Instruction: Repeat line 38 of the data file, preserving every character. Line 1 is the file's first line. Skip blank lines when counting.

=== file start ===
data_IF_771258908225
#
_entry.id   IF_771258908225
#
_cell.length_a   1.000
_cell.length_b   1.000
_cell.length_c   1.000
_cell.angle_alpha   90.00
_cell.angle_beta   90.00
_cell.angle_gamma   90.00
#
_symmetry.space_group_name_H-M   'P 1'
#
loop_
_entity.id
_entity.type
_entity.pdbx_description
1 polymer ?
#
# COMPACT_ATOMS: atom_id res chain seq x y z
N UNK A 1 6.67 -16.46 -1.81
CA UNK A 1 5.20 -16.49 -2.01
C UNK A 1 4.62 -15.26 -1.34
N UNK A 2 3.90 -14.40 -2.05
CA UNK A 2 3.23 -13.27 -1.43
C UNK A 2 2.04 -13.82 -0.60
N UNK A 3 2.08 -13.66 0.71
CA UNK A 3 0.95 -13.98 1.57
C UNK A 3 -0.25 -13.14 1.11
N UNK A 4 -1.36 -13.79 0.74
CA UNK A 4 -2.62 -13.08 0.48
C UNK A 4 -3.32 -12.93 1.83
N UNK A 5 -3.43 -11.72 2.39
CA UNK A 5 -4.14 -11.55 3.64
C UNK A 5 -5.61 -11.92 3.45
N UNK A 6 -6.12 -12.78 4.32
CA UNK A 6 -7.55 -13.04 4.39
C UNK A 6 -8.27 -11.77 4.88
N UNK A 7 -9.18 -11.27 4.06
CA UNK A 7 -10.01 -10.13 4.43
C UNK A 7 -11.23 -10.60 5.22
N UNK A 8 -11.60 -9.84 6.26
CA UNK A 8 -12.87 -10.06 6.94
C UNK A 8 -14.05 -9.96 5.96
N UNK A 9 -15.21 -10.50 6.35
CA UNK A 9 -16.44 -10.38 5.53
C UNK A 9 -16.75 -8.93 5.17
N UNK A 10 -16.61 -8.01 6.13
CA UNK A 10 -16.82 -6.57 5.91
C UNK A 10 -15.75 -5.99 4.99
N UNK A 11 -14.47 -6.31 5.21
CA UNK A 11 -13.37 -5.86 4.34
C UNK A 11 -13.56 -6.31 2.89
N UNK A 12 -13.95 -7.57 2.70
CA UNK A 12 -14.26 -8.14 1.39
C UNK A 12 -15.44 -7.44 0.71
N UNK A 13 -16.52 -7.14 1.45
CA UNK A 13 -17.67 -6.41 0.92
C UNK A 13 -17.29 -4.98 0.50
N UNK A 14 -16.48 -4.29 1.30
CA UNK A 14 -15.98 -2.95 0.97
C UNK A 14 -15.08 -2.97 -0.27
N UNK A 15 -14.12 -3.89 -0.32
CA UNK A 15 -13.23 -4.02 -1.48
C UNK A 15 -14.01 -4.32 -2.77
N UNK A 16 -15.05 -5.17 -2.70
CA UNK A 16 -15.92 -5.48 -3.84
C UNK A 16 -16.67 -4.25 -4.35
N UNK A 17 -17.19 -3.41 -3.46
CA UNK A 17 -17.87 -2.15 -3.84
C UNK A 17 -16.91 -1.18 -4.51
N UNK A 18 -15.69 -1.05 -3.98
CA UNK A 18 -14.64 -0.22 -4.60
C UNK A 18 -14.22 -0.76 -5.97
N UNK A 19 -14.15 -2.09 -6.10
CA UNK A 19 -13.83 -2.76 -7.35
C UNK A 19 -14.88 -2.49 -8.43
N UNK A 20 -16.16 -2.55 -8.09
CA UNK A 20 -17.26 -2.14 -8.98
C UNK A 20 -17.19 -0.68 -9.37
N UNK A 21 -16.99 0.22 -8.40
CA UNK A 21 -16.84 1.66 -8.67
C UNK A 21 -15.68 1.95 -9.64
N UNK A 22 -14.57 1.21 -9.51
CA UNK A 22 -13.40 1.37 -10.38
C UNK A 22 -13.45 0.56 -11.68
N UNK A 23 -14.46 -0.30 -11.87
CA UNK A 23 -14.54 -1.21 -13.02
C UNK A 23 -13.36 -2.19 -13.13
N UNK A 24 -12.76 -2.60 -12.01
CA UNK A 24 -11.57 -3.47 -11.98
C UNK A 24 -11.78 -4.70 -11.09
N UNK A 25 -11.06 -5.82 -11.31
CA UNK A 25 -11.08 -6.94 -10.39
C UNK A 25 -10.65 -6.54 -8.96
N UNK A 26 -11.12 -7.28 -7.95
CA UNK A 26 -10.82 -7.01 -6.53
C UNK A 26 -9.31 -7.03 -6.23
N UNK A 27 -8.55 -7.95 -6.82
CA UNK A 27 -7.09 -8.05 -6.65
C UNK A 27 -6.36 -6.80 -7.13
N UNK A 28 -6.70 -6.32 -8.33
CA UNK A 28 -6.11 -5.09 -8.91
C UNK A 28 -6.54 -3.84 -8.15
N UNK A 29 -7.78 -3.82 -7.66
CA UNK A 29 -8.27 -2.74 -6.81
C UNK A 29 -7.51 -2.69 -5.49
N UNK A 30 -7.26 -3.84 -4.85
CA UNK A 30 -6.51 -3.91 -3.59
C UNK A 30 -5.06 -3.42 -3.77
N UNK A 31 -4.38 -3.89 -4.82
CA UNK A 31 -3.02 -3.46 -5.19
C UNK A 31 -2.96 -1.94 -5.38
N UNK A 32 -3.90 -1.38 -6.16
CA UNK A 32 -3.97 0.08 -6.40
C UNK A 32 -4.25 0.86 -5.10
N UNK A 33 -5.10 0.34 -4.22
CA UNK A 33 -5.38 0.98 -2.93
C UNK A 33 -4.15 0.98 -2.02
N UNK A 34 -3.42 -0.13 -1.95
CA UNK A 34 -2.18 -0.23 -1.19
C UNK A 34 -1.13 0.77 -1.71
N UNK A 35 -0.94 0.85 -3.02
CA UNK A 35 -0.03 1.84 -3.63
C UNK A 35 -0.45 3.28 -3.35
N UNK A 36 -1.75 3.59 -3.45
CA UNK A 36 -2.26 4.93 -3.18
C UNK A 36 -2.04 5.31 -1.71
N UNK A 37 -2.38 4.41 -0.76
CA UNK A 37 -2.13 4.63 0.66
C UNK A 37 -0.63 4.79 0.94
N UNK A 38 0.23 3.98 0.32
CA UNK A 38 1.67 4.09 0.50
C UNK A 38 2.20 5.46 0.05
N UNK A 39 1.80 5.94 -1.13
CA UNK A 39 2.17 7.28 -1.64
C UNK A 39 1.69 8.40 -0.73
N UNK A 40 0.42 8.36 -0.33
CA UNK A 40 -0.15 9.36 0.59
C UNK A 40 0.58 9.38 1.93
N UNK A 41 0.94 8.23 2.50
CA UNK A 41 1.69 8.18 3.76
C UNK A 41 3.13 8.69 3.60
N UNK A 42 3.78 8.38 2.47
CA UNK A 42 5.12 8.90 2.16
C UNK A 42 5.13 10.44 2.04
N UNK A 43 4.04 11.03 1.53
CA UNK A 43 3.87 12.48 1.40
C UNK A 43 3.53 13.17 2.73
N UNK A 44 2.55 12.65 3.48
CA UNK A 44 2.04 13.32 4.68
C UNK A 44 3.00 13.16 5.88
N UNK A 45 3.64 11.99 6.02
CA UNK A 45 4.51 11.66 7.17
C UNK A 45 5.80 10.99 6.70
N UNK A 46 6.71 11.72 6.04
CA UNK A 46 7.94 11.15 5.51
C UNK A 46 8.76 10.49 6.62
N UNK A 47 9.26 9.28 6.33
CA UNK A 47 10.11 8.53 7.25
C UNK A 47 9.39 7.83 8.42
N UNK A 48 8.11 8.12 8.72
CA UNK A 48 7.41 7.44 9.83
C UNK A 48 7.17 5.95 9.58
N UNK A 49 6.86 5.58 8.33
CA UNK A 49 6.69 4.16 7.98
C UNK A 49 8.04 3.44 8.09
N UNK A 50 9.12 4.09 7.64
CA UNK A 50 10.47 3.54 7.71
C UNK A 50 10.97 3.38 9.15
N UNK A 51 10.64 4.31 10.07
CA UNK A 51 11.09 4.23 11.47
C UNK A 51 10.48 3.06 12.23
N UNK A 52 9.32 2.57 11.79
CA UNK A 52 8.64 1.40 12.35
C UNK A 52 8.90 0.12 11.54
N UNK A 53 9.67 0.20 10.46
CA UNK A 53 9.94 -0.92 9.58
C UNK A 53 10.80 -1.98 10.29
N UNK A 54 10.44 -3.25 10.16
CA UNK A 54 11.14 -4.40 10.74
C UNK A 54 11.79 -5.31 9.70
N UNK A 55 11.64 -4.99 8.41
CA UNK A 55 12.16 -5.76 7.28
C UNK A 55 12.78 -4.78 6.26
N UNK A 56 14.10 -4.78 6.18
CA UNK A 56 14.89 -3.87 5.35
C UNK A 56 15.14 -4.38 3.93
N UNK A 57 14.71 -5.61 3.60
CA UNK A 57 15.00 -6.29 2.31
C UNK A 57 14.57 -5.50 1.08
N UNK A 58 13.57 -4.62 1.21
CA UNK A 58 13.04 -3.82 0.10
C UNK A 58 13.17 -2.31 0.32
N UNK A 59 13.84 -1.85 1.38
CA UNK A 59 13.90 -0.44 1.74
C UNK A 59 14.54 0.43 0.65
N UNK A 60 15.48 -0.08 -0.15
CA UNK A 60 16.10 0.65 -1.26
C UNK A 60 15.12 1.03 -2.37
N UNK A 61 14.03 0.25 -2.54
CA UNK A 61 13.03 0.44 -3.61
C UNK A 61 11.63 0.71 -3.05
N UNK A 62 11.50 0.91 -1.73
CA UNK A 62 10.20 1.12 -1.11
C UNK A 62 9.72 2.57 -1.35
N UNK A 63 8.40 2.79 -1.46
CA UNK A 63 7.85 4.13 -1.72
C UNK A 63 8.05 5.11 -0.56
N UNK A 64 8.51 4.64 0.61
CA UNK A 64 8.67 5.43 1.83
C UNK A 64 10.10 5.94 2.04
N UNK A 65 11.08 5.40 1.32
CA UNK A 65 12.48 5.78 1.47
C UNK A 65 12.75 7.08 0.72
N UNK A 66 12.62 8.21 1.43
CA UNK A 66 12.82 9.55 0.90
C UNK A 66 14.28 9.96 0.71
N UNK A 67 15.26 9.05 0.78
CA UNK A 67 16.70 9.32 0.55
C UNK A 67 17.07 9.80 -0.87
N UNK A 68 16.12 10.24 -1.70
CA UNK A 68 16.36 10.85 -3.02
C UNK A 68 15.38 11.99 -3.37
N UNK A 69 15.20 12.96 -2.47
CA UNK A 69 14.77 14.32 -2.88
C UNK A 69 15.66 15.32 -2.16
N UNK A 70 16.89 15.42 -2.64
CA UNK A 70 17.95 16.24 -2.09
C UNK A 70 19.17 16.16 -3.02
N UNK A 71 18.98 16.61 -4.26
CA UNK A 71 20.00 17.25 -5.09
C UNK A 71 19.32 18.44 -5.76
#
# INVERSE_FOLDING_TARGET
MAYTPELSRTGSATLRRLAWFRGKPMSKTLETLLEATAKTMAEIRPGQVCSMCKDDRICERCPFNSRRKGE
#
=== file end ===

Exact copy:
C UNK A 6 -8.27 -11.77 4.88